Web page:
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How to Pick the Right Tech Stack

What technology stack is best for this project? That’s always a hard question to answer.

During my fellowship year, 10 teams made 10 different decisions about what technology stack to use. For many, the choice was not based on what was easiest for us to use, or what we were most familiar with. Choosing the tools to use was a balancing act. Our apps needed to be easy for government staff to update and also help them improve their programming skills and introduce better project workflows. Sometimes, the code needed to just get out of the way so non-technical teams could inherit our work. In the end, we needed to create long-lasting software that would have a real impact on the cities we worked with.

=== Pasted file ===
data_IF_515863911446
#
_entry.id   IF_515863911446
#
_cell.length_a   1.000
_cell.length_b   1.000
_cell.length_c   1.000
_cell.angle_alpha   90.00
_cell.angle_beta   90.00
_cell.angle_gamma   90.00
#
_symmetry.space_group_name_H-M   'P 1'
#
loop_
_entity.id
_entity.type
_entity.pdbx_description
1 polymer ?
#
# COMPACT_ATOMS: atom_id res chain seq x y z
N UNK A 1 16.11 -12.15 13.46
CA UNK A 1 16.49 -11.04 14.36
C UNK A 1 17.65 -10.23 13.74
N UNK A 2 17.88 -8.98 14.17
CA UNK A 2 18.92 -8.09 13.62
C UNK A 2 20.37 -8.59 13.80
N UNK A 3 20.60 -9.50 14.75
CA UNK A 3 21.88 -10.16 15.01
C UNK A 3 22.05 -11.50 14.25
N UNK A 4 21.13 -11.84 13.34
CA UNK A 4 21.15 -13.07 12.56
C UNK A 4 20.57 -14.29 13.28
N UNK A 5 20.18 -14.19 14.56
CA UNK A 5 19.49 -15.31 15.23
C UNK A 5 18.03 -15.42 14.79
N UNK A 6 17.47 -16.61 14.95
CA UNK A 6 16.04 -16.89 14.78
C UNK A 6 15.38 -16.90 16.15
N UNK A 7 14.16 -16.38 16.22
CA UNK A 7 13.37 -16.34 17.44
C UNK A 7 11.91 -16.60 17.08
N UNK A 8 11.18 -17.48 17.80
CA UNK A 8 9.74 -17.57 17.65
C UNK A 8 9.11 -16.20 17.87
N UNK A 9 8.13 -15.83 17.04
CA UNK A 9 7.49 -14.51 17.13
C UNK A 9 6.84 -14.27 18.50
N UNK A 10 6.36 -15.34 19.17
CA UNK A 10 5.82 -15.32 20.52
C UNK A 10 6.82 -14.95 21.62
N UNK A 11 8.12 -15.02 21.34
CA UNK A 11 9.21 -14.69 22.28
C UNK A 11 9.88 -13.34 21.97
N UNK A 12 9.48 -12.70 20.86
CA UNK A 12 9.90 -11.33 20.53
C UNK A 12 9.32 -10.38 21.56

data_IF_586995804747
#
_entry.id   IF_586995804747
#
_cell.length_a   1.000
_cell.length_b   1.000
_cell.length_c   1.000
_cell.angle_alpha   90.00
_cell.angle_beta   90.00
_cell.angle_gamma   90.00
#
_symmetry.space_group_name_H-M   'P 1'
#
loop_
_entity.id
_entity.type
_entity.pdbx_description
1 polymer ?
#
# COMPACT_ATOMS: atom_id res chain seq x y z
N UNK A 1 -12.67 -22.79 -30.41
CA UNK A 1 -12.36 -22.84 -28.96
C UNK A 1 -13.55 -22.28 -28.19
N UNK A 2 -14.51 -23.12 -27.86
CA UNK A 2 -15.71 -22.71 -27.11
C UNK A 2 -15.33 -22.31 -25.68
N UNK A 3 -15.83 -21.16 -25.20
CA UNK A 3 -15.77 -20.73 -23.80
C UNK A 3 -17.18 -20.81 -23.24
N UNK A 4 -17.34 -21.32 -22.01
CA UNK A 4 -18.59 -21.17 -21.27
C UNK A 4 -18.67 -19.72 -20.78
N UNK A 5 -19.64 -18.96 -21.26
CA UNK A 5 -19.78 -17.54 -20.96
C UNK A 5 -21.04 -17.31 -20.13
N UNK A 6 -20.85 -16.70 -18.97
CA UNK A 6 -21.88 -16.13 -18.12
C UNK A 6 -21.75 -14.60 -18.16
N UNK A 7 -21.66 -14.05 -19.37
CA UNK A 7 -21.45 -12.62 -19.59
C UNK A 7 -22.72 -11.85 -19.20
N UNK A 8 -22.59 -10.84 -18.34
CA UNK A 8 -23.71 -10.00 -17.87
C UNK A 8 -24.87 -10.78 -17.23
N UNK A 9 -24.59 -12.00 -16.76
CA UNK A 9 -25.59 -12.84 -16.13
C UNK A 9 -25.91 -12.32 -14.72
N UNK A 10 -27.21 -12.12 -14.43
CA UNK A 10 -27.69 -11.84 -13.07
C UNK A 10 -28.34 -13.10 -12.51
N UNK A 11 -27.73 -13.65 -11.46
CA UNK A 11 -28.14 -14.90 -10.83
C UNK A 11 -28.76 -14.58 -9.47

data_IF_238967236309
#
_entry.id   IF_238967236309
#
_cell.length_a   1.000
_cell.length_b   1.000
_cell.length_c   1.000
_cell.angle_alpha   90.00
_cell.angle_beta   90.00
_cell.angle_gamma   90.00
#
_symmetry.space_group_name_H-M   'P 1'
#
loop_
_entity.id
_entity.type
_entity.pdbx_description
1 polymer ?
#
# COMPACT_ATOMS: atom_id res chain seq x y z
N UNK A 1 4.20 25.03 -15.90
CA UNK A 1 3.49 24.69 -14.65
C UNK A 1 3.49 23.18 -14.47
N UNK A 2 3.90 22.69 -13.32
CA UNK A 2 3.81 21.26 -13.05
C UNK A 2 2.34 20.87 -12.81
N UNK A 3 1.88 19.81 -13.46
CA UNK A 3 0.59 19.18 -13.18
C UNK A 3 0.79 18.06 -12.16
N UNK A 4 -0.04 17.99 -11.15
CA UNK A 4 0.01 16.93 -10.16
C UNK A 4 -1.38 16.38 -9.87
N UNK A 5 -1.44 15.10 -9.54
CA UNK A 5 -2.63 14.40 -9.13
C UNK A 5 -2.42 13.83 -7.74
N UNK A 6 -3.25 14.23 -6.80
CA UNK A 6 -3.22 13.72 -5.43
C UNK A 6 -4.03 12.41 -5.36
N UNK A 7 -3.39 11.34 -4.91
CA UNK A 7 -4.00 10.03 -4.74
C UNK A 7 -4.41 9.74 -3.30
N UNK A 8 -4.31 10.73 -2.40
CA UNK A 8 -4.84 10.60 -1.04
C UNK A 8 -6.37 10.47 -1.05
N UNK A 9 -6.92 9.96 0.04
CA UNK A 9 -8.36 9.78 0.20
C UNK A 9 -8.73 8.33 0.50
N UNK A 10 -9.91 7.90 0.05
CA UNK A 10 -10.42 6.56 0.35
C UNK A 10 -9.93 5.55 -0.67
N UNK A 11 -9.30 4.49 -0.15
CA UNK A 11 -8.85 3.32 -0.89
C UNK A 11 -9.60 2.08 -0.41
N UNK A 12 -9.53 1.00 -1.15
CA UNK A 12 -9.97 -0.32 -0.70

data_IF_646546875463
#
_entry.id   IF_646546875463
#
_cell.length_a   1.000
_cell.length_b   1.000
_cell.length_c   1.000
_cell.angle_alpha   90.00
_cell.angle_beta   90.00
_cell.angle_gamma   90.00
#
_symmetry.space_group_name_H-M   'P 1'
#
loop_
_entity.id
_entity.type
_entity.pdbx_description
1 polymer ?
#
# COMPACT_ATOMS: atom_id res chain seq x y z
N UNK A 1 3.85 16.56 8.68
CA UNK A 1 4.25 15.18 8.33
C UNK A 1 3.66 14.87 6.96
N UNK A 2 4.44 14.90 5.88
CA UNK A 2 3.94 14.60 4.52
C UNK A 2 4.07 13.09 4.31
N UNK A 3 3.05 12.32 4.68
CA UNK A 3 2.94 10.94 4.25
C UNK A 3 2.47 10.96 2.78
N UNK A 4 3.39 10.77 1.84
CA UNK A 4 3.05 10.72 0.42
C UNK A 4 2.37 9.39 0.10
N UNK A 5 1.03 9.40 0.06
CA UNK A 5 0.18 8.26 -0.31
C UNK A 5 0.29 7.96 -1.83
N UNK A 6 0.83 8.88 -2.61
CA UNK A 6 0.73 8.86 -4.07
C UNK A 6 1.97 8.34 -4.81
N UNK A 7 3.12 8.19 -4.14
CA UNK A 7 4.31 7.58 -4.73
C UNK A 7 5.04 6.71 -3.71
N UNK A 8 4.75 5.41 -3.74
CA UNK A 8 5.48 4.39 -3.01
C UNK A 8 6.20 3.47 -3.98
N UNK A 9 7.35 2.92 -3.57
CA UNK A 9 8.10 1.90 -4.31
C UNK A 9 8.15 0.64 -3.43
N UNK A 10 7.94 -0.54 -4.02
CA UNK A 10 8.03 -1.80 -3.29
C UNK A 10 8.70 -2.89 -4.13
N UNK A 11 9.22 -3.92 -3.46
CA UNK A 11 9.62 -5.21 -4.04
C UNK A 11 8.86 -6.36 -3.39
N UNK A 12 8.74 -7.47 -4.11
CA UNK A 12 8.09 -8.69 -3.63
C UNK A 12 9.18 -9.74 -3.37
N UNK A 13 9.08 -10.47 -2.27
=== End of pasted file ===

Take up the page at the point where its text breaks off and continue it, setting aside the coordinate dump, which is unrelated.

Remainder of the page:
How to pick the right tech stack

I reflected on the experience of choosing a technology stack with developers from different teams and found we all made very different choices.

Denver: Familiar and different at the same time

Denver already has a well-established team of developers using a mostly .NET stack. When the fellowship team first started working with Denver, they were asked to use .NET for development. The city was confident using well-known technologies would allow their staff to maintain the applications after the fellows moved on.